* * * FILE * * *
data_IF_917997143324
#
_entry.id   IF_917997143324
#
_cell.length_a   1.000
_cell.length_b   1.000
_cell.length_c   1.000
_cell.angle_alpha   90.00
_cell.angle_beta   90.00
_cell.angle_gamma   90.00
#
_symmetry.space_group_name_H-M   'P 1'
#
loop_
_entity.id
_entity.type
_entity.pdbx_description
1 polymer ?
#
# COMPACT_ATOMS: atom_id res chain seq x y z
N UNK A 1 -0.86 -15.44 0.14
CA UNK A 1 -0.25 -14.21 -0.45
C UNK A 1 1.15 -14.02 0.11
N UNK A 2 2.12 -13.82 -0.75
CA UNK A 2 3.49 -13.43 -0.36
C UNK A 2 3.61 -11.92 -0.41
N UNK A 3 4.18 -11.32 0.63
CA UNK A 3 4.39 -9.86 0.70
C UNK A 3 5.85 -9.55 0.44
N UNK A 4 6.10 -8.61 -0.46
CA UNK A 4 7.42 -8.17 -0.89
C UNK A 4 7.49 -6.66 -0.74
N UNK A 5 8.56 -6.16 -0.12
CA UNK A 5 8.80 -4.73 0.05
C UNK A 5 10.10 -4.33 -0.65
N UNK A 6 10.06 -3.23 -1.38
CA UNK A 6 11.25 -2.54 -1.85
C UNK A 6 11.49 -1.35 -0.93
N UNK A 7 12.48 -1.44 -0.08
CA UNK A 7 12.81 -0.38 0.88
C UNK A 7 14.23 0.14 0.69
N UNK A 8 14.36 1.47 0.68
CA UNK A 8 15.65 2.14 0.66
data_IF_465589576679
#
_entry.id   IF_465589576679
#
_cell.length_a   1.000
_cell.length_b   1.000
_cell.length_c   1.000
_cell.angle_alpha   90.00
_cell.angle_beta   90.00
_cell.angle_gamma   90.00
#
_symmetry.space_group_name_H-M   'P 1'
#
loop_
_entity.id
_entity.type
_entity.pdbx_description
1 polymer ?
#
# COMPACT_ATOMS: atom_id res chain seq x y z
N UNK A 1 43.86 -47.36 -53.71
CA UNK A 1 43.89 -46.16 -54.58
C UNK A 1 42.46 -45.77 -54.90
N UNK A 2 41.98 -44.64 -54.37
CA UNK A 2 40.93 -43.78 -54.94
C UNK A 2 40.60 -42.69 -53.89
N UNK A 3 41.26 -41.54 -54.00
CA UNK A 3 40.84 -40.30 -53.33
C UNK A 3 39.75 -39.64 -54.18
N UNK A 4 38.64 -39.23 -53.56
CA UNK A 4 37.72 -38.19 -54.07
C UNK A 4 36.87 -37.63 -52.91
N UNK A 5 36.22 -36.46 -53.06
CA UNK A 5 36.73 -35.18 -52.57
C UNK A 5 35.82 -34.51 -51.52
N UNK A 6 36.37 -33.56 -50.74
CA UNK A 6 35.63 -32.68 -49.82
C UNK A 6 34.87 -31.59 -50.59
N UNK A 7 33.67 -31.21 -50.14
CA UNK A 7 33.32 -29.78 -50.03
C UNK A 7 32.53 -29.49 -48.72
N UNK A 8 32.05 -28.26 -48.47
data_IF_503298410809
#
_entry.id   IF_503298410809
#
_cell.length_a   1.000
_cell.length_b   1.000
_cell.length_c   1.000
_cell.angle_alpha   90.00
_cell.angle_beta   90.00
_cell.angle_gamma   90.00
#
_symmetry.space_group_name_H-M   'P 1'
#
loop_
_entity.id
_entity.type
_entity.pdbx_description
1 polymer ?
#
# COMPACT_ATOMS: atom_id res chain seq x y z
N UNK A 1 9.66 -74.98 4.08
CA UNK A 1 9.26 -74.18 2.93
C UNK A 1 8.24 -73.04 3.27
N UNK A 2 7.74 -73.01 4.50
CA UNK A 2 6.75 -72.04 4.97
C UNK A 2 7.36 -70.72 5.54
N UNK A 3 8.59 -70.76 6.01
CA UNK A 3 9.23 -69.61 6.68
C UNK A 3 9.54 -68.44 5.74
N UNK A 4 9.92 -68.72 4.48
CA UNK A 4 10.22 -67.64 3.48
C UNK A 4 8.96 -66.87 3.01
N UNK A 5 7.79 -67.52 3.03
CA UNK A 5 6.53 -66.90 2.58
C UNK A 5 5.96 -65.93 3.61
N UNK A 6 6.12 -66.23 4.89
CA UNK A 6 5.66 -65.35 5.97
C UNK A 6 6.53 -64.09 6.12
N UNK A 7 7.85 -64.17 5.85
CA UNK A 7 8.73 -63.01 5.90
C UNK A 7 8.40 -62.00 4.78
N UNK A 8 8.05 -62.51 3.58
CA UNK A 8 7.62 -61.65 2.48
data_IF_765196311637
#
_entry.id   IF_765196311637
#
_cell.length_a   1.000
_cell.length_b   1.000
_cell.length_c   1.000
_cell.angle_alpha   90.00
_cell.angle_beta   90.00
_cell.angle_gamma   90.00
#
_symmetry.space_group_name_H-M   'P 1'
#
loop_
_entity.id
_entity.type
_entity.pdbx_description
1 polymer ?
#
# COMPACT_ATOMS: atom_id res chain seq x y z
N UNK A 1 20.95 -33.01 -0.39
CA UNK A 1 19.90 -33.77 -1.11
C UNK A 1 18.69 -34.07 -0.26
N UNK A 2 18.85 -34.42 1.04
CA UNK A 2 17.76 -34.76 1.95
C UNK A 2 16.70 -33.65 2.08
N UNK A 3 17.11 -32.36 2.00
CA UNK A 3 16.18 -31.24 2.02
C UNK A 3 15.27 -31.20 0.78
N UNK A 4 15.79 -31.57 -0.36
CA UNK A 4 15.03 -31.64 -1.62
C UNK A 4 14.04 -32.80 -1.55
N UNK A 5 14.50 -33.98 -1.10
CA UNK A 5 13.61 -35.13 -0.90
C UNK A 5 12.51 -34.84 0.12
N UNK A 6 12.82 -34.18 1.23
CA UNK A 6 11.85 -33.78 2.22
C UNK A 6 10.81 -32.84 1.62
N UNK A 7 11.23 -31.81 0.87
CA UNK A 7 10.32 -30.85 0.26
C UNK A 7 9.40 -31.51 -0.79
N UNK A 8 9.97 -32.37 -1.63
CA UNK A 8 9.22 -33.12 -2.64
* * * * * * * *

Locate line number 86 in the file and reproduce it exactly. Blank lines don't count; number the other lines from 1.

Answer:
data_IF_503298410809